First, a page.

I was 11 years old.  My 9 year old sister was having her 4th heart surgery, and I had spent hours in the waiting room and walking around the hospital entertaining my 4 year old sister.  In the waiting room, I listened to a mother on the phone telling family members that her son did not make it through surgery.  I try to shield my sister from the raw grief before us and we go for a walk.  In the playroom, we meet a little boy who has tubes coming from seemingly everywhere and is attached to a big, beeping machine taller than he is.  “Hi,” he says to us.  “My name is Henry, and I’m waiting for a heart.”
Hours later, I am allowed into the PICU to see my sister, an hour out of surgery.  She looks tiny on the little, low bed, and looks nothing like the loud, obnoxious sister I know.  “Talk to her,” my mother says.  I can’t.  My throat closes, my eyes fill with tears, and I can't breathe, much less fake a smile. “Leave,” says my mother, pointing to the door.  A well-intentioned nurse pulls me aside.  “Your sister is going to be fine.  You have to be strong for her, you’re her big sister!  Be a big girl and go tell her she’s going to be okay.  She needs you to be her strong big sister.” 
“What’s this?” my grandfather asks, rounding the corner.  “None of that. Pull it together now, pull it together.  Aren’t you going to be nice and strong for your sister and your mother?  Pull it together.”  I swallowed my tears and walked back into the PICU.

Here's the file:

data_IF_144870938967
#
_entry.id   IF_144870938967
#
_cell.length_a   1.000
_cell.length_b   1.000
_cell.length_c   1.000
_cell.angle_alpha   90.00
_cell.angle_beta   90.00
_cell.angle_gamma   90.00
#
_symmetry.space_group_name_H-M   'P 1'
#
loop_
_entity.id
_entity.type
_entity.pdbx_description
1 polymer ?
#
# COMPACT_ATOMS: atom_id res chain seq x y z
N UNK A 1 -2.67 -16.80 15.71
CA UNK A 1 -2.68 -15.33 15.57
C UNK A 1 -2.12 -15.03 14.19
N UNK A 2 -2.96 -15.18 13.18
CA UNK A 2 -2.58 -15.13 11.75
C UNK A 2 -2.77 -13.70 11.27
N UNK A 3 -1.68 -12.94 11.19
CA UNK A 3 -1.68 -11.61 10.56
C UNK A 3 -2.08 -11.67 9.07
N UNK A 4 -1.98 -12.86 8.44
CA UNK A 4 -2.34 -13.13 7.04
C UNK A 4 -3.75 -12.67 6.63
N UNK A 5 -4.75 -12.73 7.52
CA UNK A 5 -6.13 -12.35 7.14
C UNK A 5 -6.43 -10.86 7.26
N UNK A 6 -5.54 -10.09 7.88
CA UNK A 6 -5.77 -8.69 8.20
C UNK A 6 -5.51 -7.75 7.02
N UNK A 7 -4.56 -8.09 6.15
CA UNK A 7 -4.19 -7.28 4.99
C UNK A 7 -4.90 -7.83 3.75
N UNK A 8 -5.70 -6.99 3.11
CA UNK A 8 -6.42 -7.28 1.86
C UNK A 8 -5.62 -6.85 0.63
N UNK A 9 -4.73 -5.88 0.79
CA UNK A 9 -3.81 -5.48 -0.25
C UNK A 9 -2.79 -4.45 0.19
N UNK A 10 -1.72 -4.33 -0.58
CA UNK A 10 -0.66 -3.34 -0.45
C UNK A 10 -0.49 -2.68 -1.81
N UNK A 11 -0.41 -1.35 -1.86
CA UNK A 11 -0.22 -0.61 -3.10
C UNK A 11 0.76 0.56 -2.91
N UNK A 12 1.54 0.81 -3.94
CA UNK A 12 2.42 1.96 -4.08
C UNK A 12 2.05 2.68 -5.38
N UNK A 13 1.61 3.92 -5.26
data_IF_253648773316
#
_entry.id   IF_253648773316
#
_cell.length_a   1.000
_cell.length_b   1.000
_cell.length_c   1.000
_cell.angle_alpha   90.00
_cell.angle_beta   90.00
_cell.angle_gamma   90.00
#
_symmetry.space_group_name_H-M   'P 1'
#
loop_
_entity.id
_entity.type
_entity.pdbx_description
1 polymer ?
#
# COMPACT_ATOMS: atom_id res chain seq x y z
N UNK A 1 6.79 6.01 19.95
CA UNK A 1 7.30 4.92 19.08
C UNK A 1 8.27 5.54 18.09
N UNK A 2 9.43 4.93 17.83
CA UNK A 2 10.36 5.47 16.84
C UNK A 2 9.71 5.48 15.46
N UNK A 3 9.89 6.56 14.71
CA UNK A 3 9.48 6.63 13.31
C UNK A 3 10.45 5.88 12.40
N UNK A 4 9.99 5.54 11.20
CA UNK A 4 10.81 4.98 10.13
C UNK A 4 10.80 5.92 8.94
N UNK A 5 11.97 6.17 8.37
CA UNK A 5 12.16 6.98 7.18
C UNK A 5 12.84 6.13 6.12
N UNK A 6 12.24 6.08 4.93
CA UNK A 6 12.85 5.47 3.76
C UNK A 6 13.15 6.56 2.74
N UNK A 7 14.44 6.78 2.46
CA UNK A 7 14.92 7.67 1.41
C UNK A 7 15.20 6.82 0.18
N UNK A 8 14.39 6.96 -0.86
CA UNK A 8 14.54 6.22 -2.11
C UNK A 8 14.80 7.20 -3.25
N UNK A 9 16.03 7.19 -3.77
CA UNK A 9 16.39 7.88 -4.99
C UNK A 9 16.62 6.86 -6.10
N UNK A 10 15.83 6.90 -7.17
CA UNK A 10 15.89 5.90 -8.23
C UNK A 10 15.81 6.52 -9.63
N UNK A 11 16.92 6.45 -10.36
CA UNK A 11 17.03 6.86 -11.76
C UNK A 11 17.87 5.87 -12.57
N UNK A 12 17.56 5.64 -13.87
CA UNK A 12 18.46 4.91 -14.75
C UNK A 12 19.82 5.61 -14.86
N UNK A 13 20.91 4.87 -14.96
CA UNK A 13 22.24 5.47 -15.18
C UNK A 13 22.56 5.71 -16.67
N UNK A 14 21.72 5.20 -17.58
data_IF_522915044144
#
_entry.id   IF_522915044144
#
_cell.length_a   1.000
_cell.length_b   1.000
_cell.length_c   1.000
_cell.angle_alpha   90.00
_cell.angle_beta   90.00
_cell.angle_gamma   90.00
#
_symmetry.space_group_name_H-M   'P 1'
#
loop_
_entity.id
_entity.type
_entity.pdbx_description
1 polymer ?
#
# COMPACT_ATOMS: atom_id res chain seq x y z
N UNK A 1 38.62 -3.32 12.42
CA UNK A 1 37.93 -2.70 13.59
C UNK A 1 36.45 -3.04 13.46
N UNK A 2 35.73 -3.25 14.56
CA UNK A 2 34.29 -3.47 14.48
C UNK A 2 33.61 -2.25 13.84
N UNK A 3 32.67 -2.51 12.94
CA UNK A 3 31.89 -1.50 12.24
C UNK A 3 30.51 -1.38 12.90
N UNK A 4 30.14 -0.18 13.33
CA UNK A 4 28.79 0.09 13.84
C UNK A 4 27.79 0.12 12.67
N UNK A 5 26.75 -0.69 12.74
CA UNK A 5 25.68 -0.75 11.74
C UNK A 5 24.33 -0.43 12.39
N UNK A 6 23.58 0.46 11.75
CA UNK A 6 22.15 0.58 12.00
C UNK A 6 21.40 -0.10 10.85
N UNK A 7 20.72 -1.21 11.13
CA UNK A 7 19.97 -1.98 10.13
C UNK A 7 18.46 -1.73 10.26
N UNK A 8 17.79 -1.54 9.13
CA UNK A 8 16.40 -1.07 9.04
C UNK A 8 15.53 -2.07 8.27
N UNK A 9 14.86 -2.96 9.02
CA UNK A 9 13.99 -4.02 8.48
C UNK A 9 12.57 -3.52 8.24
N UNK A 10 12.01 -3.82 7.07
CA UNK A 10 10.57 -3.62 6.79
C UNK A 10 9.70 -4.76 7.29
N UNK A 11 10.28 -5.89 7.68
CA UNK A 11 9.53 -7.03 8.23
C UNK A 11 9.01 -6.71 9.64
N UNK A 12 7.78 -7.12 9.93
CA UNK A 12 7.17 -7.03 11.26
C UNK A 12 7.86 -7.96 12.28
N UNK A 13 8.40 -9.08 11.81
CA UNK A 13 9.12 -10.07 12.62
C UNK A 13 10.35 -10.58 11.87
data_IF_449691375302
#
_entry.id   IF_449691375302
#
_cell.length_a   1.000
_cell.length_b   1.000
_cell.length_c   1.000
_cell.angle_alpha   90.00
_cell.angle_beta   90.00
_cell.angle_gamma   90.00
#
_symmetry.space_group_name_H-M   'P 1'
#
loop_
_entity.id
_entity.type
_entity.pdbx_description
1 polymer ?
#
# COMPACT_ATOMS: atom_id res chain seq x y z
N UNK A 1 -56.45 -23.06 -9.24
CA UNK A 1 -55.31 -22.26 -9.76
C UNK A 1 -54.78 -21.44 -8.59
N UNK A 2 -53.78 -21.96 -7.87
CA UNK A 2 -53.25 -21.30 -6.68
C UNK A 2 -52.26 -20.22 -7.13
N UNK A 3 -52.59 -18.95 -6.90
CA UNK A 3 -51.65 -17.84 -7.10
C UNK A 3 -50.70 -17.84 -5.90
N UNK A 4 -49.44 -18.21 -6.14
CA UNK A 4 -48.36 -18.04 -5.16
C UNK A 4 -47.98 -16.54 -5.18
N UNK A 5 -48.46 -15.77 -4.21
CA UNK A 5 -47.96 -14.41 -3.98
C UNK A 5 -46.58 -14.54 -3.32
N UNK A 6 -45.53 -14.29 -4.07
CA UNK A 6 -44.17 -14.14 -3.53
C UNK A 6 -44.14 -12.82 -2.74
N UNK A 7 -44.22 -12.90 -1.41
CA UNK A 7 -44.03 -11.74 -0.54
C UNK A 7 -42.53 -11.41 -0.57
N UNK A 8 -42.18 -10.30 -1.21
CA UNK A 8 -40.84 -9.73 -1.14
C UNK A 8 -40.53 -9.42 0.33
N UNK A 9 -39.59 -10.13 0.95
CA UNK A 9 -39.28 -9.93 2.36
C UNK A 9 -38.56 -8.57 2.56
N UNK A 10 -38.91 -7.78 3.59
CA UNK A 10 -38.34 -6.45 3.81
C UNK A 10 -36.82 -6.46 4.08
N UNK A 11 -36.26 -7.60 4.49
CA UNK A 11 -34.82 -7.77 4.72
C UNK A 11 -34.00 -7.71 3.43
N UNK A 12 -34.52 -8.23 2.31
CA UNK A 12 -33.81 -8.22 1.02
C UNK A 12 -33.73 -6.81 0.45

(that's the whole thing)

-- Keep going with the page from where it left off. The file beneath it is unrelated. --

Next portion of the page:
And one more story:
When I was 20, I had two sisters with serious health problems.  I was a senior in college, a few short months away from graduating, trying to finish classes, I took some time off to be at the hospital when my sister had surgery.  In the midst of it all, I reached a breaking point.  I was sitting in the waiting room, studying while my grandfather sat across from me doing a crossword puzzle.  Without saying anything to him, and just really wanting to be left alone, I quietly started to cry.  My grandfather looked up from his crossword puzzle.  “I am so tired of you crying all the time.  Why can’t you just be strong like me?  You have people depending on you.  What would your mother say if she knew you were crying right now?  Pull yourself together.”  I stood up, turned my back on him, and moved to walk out of the waiting room.  He called my name and I turned, hoping for an apology.  Instead, he flipped me the bird.
There are three stories.  Just three.